Though it might not seem like it, the 2014 FIFA World Cup and the NFL are actually pretty similar. Both sports are called football, and they represent the top sports for fans on either side of the Atlantic Ocean. The best athletes in the world are put on display, and they compete in divisions of four teams with the end goal of earning the title of "World Champions."
And sure, the athletes themselves are pretty different, but the story lines and themes from the World Cup are also similar to those in the NFL. So what if the NFC South was a World Cup group? Which nations would represent each team? Let's start with the Bucs' rivals from Atlanta.
Atlanta Falcons = The Netherlands
Much like the Atlanta Falcons, the Netherlands have been pretty good for a while now, but never seem to put it all together and bring home a championship. They've come agonizingly close, but never hoisted a World Cup trophy despite a long history of talented players.
The Dutch have won a European championship, just like the Falcons won an NFC Championship, but neither team has ever been able to taste victory in the final game of a playoff tournament for the title of "World Champ."
The comparisons don't stop there, though. The Dutch and the Falcons both have talented offenses, with Robin van Persie and Arjen Robben representing the Roddy White and Julio Jones of the Holland squad. Robben is like Jones in that other teams know what he's going to do, and still can't stop him. Robben has blazing speed and loves to cut inside to take a shot, and despite being so predictable, he still manages to play at a world class level. This isn't unlike Julio Jones, who is an obvious deep threat who still manages to get open downfield.
However, the negatives for both teams are similar as well. The Dutch and the Falcons both lack for depth, and despite having a few star players, they don't have great overall rosters. The biggest area of weakness for both teams is in the defense, where the Falcons had a historically bad season last year using numberFire's advanced metrics, while the Netherlands had the worst defense among top-10 teams in ESPN's SPI.
Both Atlanta and the Oranje must be respected for their offensive firepower, but do they have the full team capable of winning it all?
New Orleans Saints = Germany
Technical. Efficient. Tactical. Controlled. Both the Germans and the Saints have systems that work perfectly, and the talent to execute them. The Saints are led by Drew Brees and Sean Payton's offense, while the Germans have Mesut Ozil and Bastian Schweinsteiger commanding the midfield and setting up their well-oiled machine of an offense under Jogi Low's coaching.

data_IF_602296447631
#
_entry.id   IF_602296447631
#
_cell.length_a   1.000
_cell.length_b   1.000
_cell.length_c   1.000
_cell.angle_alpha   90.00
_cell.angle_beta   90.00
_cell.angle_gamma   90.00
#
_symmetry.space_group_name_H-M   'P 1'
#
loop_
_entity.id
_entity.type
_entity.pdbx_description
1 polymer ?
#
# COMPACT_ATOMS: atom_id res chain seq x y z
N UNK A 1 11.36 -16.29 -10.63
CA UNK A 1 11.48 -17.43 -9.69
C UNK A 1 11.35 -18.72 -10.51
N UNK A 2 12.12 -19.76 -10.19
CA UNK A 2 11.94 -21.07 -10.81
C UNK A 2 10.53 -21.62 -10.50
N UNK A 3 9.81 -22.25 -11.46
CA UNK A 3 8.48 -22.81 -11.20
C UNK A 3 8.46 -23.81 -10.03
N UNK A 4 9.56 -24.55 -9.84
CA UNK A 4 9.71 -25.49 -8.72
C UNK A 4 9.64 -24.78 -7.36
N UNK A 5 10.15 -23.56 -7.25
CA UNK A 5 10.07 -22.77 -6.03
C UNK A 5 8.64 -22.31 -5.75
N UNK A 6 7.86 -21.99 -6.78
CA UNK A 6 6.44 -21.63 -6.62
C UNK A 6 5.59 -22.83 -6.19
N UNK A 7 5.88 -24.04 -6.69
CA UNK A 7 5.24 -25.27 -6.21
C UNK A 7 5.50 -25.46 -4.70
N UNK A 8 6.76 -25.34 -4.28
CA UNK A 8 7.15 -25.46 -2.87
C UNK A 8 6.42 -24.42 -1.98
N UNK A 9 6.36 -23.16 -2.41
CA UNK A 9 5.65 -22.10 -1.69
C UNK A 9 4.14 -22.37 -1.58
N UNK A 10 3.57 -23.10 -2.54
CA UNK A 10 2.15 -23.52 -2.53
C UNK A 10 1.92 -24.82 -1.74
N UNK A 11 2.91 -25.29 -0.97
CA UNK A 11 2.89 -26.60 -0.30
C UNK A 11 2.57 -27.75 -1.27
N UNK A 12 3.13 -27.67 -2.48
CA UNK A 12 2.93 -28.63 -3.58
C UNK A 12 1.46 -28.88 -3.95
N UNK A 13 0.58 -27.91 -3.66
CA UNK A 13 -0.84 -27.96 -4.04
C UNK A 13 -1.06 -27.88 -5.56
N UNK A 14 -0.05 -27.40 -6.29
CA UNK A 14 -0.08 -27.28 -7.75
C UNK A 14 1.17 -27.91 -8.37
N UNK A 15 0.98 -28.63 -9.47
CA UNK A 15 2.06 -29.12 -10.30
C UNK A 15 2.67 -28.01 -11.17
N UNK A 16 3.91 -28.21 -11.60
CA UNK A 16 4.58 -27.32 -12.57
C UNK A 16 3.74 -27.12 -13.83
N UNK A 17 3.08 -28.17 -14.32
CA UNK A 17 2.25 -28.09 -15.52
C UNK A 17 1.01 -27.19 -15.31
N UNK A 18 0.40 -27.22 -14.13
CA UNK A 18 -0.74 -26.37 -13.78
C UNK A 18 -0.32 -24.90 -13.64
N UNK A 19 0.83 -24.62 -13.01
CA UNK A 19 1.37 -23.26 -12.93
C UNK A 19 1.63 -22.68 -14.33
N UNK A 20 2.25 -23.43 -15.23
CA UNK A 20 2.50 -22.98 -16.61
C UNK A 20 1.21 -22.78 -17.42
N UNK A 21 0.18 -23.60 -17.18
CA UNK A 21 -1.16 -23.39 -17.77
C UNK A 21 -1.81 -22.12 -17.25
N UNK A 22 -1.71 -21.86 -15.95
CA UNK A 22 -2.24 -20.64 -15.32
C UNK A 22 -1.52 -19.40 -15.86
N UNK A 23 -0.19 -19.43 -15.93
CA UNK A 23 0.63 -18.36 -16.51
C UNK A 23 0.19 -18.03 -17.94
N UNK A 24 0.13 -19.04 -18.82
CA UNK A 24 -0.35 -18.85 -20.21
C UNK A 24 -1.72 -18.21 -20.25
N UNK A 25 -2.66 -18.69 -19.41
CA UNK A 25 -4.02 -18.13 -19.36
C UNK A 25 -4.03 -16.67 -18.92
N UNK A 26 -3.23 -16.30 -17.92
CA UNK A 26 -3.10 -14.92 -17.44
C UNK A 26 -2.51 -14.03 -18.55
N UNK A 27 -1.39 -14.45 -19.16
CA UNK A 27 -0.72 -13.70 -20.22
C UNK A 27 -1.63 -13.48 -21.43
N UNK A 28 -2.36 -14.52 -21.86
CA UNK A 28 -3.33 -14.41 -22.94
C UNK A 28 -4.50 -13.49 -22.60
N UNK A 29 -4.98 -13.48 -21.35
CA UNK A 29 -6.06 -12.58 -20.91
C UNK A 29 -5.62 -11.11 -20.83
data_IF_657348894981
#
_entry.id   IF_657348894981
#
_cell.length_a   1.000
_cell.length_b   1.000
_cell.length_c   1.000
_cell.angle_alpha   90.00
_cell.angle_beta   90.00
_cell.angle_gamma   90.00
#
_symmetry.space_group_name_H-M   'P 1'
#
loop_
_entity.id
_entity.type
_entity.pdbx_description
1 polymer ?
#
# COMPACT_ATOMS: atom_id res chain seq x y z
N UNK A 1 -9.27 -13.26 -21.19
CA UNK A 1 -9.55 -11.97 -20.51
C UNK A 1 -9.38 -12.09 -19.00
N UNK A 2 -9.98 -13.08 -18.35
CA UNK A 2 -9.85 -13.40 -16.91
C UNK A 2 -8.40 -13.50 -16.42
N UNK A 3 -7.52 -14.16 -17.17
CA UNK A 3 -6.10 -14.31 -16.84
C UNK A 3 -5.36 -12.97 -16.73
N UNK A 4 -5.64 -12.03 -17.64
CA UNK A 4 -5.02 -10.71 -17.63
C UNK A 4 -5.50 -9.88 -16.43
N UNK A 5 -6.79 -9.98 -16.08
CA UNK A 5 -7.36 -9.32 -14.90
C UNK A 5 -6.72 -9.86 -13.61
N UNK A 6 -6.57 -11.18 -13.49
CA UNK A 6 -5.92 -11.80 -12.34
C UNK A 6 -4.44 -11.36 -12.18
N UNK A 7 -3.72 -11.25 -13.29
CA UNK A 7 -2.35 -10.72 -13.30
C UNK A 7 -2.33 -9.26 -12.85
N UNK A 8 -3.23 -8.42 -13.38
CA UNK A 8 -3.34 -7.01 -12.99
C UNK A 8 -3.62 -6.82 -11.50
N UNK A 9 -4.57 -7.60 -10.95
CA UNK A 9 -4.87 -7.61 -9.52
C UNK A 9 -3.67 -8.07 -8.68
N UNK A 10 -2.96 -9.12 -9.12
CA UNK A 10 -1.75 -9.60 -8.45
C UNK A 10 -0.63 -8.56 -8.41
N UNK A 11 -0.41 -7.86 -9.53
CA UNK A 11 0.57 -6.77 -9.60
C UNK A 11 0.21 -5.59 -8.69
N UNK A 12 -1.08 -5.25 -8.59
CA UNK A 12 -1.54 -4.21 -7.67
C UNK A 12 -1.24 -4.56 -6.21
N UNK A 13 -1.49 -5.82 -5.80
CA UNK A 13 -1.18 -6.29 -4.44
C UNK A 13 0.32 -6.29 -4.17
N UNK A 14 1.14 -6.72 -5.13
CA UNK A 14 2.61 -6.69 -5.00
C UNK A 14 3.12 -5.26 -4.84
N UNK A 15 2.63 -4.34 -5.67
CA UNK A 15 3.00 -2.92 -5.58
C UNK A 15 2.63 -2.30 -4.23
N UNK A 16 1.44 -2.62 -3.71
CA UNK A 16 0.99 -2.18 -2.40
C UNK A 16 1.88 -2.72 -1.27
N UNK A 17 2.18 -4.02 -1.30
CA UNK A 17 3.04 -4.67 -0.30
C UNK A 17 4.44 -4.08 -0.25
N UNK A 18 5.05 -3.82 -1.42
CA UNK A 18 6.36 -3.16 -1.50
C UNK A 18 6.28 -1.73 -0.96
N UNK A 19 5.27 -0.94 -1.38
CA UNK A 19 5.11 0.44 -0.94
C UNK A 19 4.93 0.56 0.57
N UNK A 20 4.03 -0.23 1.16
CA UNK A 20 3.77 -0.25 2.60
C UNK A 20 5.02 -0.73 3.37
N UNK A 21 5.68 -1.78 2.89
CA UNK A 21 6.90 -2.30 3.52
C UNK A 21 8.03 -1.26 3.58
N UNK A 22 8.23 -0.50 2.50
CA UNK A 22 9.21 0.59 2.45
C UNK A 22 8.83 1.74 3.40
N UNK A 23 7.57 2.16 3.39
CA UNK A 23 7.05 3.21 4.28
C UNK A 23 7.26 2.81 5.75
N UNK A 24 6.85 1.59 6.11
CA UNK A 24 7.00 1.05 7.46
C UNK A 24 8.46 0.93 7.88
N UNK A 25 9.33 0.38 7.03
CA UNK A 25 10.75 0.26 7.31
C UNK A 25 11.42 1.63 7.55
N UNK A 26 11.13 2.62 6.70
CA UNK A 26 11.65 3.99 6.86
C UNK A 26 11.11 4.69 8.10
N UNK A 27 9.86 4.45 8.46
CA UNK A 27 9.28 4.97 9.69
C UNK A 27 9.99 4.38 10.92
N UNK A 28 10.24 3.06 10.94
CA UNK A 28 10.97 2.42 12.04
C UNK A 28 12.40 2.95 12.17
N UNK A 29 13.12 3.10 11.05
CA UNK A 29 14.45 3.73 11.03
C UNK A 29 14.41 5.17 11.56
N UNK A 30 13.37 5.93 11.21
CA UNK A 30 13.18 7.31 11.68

Among top-10 teams in the SPI, the Germans have the second best offense. And according to numberFire's NEP data (which measures how many more expected points than average a team gained through its actions), the Saints had the second best offense in the NFL in 2013. Both teams are respectable on defense, but it's a strong offense which sets the tone. But both the Saints and Germans have big, strong defenders, as both defenses feature a plethora of players standing 6'3" or taller.
The Germans are one of the best European teams in this year's World Cup, just like the Saints are one of the best NFC teams heading into 2014. Can they translate that advantage on paper into a championship?
Carolina Panthers = Mexico
If you're a fan of teams with good defenses that have fallen on hard times recently, then you'll love the Panthers and Mexico. El Tri have stumbled their way into the World Cup, while the Panthers have been losing talent in bunches this offseason after a disappointing end to the 2013 campaign.
However, there's reason to be optimistic about either team. The Mexicans have a young star on defense in Diego Reyes, who not unlike Luke Kuechly, is going to be relied upon to hold things together with a cast of veterans around him. Both players are sound and capable, but can they be a superstar that changes the game for their team?
According to ESPN's SPI, Mexico have one of the worst offenses among World Cup qualifiers, but one of the best defenses. This is despite having an All-World player on offense (Javier "Chicarito" Hernandez) who just can't do it all on his own. This should remind you of the Panthers and Cam Newton, who have a massive talent on offense but can't rely on him to do everything needed to win games.
Can the role players and unheralded supporting cast do enough to get these teams to the upper echelon? It's going to be tough, but it's certainly not impossible.
Tampa Bay Buccaneers = Belgium
Both teams wear red. Both teams have a ton of talent. But can both teams put it all together on the big stage?
The Bucs and the Belgians are hip selections this summer to do better than expected in the NFC South and World Cup, respectively. There's a lot of new talent and reason for optimism for both teams, but in their current states, neither squad has done anything of note yet. Can they live up to the hype?
The Bucs have solid defenders at every level, just like the Red Devils of Belgium. Gerald McCoy is the Vincent Kompany of the Bucs, a strong, talented, versatile defender who is a leader and an example to his teammates. Lavonte David is Marouane Fellaini, a skilled and multi-faceted defender who is frustrating to play against.
The offenses also feature some exciting players, as Eden Hazard and Romelu Lukaku of Belgium are reminiscent of Doug Martin (shifty and able to make a huge play when needed) and Mike Evans (young, raw, but huge and dripping with talent) of the Bucs.
But can they put it all together and win a championship, or even contend? There's plenty of buzz around both of these teams, but they've never put it all together on the field of play before. Either one could flame out and be a huge disappointment, or exceed expectations and surprise everyone. Which one will it be?